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The Monument of London in remembrance of dreadful fire in 1666.

The Monument of London in remembrance of dreadful fire in 1666.

by Bowles, John

Large print of The Monument of London in Remembrance of the Dreadfull Fire in 1666 reproduced in 1966 from an engraving drawn, engraved and published by John Bowles at the Black Horse in Cornhill in 1752.

Two town coaches (one with a liveried footman at the back) pass on wide cobbled Fish Street Hill, the main south road from London, past the Monument, taverns and shops with signs swinging outside, past the spire of the Church of St Magnus the Martyr (designed by Christopher Wren), and on to the old London Bridge just visible under the archway in the distance. On the right a lady rides sidesaddle with a gentleman beside her, as a great dray horse drags six huge barrels of beer into the road. On the left a bare-footed carter wheels a heavy load of fruit past a small flock of sheep and three cows being driven into London for sale. Behind the herdsman a lady drives a small gig, followed by a man, probably her groom in attendance, on a nag.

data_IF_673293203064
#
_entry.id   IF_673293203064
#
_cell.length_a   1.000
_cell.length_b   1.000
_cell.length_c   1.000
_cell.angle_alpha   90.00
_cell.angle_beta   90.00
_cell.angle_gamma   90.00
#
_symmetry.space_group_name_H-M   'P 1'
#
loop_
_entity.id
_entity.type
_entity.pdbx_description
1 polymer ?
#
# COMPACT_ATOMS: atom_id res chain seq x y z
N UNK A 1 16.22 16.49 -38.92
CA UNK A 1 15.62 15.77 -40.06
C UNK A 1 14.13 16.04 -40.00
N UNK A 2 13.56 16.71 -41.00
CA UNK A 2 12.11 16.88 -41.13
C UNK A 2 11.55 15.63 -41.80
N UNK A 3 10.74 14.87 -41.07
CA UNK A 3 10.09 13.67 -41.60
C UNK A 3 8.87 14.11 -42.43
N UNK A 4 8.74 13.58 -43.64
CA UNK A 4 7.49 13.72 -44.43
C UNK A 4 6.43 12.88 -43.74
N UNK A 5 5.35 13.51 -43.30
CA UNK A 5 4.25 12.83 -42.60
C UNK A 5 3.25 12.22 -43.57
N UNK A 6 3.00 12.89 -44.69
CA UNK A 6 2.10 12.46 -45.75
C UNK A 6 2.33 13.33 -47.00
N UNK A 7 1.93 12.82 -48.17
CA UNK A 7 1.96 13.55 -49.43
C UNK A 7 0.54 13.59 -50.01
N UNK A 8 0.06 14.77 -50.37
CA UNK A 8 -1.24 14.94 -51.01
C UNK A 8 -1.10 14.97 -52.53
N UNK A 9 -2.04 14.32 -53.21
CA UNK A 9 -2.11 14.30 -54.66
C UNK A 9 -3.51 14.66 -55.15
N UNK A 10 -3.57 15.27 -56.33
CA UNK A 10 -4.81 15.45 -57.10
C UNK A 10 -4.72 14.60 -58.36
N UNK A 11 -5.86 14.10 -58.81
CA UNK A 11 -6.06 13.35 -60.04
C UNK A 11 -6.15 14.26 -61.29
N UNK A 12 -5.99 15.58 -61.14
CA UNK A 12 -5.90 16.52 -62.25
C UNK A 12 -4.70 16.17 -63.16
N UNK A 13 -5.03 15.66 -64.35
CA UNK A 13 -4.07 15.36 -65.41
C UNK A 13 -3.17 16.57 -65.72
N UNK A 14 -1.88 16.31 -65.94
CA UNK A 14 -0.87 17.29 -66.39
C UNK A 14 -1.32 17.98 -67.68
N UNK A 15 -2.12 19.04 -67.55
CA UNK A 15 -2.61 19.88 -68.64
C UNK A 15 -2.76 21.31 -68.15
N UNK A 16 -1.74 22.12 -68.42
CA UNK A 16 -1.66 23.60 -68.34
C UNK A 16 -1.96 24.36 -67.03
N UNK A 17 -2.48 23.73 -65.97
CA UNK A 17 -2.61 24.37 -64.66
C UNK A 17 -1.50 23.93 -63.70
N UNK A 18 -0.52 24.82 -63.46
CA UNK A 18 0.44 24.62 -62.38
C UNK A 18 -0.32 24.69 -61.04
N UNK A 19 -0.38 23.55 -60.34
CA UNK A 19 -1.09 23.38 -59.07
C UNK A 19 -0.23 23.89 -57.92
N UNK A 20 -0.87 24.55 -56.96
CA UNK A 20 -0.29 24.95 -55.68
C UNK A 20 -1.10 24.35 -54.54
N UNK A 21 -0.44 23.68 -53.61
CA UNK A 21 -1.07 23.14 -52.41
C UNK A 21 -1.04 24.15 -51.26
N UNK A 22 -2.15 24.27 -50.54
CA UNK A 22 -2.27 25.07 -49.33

The Monument is a fine Doric column, standing near the north end of London Bridge. Built between 1671 and 1677, it is 202 feet high and was designed by Christopher Wren and Robert Hooke to commemorate the Great Fire of London which started in a bake-house 202 feet from its base, burned for four days, and destroyed most of London.

Light soiling of paper. Image measures 275 x 478mm (10 7/8 x 18 1/2 inches). Page size 38 x 51cm (13 1/2 x 20 inches).

Stock Number: daCoaching1Price: $33.00

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